October 24, 2017 at 11:10 AM EDT

Four weeks into Kevin (Probably) Saves the World, and Kevin is about to face his greatest challenge yet when he’s tasked with helping Lucille, an altogether unlikable human. (Hey, the universe never said this whole “saving the world” thing would be easy.) In doing so, Kevin is also going to have to face that fact that he hasn’t always been a great person, either. The result is an episode that is equal parts funny and moving, and ultimately, the show’s strongest hour thus far.

EW got showrunners Michele Fazekas and Tara Butters on the phone to discuss the hour and what’s still to come. (Plus, watch an exclusive sneak peek of the hour above!)

ENTERTAINMENT WEEKLY: It feels like this week’s episode is where the show really finds its groove.
MICHELE FAZEKAS: When you’re on any new show, much of what you’re doing is trying to figure out what the show is episodically and also trying to teach other people ā€” and the studio and network ā€” what the show is. So part of what you’re doing is teaching yourself what the show is and teaching others what the show is. The funny thing about this particular episode is, it was a struggle at the script stage because there were certain people who didn’t think it was a good idea to have an unlikable person that [Kevin] had to help. They didn’t think that was going to be funny and they didn’t think that was going to be emotional.

TARA BUTTERS: We knew it could be funny. What I love about this episode so much is we’re talking about being judgmental. Everybody thinks, “I wouldn’t do that” or “I wouldn’t help this person.” But if you’re truly saying that everybody deserves help, then everybody deserves help. But we [relay that] in a non-preachy way. We do it with humor and we do it with [Kevin] seeing his past mistakes and realizing everybody deserves help.

FAZEKAS: We clicked into what the show can be in this episode.

BUTTERS: It also really highlights Jason’s [Ritter] physical comedy, which I love.

FAZEKAS: And the fact that he can do the running man.

BUTTERS: Moving into episodes 5, 6, 7, and on, it really is a good example of the tone of the show, in that we can go from true physical comedy into a very emotional scene and have a very real conversation. I think that really does capture what the show is, even in some ways better than the pilot, because in the pilot we were dealing with a more somber subject matter.

Are we going to see more of Yvette’s story moving forward?
FAZEKAS: Definitely. She has her own fully developed life. She’s just, at this point, not telling Kevin everything. As we get further into the episodes, we’re really going to get into it in ways that I hope are really fun and unexpected.

BUTTERS: The fact is, we’ll meet more of her friends, we’ll see more of why she’s really here…

FAZEKAS: And find out what she’s not saying.

BUTTERS: All that really comes out starting with episode 6, we start to get a lot more of that and we really delve into Yvette, and it affects her relationship with Kevin. There’s a lot of really fun stuff coming up that will lead us to our Christmas break episode.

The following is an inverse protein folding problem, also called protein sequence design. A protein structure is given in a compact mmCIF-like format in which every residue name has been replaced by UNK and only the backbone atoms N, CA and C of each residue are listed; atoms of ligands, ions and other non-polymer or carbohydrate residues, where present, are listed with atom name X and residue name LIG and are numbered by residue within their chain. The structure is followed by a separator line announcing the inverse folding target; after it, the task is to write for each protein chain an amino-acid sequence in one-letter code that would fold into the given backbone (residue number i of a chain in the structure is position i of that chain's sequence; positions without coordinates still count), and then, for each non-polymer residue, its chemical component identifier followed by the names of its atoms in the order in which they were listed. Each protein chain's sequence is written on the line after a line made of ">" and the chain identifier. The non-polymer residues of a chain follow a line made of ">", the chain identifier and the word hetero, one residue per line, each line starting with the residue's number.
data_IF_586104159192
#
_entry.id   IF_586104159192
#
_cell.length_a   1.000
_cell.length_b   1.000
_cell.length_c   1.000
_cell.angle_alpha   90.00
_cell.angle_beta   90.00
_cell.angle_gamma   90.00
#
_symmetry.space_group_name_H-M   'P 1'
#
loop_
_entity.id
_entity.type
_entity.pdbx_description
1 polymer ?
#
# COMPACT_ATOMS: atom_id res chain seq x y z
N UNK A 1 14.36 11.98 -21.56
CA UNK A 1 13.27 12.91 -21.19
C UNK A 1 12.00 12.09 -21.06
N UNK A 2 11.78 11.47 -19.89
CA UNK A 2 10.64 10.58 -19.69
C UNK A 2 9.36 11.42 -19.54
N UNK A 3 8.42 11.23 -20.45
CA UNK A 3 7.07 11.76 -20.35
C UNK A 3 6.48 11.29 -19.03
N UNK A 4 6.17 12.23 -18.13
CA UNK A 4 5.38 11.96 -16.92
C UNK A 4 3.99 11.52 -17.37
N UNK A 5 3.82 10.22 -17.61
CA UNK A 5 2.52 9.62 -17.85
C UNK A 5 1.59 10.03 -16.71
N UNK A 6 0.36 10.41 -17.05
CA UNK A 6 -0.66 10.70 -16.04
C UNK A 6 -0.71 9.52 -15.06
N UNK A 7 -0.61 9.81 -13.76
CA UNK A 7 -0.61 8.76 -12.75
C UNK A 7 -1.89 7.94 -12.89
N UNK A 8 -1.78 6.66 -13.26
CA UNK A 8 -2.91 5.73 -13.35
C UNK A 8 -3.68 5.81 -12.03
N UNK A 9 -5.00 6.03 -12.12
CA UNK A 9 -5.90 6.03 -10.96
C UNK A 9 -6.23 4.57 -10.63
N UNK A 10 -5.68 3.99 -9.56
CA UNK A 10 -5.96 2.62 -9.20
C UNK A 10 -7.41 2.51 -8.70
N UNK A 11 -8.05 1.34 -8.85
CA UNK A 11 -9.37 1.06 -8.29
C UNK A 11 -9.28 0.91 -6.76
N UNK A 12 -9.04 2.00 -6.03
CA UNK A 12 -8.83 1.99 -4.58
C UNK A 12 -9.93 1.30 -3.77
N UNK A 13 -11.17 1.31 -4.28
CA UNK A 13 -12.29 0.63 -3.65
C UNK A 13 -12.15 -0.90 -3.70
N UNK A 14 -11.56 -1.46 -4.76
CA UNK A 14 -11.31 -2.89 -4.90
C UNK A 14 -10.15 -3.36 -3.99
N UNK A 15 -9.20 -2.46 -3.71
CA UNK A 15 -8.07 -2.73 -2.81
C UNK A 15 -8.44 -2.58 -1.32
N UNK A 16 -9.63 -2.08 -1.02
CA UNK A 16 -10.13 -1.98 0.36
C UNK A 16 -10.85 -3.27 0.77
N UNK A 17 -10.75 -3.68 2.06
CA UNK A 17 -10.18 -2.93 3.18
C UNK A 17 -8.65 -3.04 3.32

We haven’t talked since the pilot. Now that you’re getting into the season, have there been any major changes to the story, any deviations from your original plan?
BUTTERS: Before we started writing the season, our writers’ room sat down and broke out in broad strokes what the first nine episodes were. Those tentpoles I think we’ve pretty much hit. We’ve added things and we always go wherever the best story is, so there’s definitely surprises that have come along the way. Jason makes me smile so much…

FAZEKAS: I want people to watch the show just because he is so good.

BUTTERS: He is so good.

FAZEKAS: The physical comedy is something we lean into more because he’s so good at it.

BUTTERS: He balks at nothing.

FAZEKAS: He will do anything if it’s funny. He’s got so many weapons in his arsenal.

BUTTERS: And he can cry. We’ve had studio execs say, “I had to rewind and watch that three times because I was laughing too hard,” and then in the same episode, he and JoAnna [Garcia Swisher] make you cry. That’s the stuff where I enjoy it so much on a personal level that anywhere the writers suggest we go and it makes sense, we’re all on board. I can’t stress how much fun we have.

FAZEKAS: One of the things that comes up in episode 4 is Yvette starting to fall asleep. That was actually a new wrinkle to her character that came up in the writers’ room that doesn’t really change anything so much as enhance where we’re going with her character.

BUTTERS: In episode 5, there’s this great scene between Kevin and Reese and it really takes a page out of Michele’s childhood with her uncle, and it’s just that idea of the silly things we will do to get someone to open up or to talk to you.

FAZEKAS: He’s trying to get Reese to talk and they’re sitting outside roasting marshmallows and he’s like, “If you don’t tell me, I’m going to shove this entire marshmallow into my nose,” and he starts to do it.

BUTTERS: It’s so funny, and, as goofy as it is, it’s really grounded because it’s the way that you talk to your teenagers and try to get them [to open up]. It’s so real.

Kevin (Probably) Saves the World airs Tuesdays at 10 p.m. ET on ABC.

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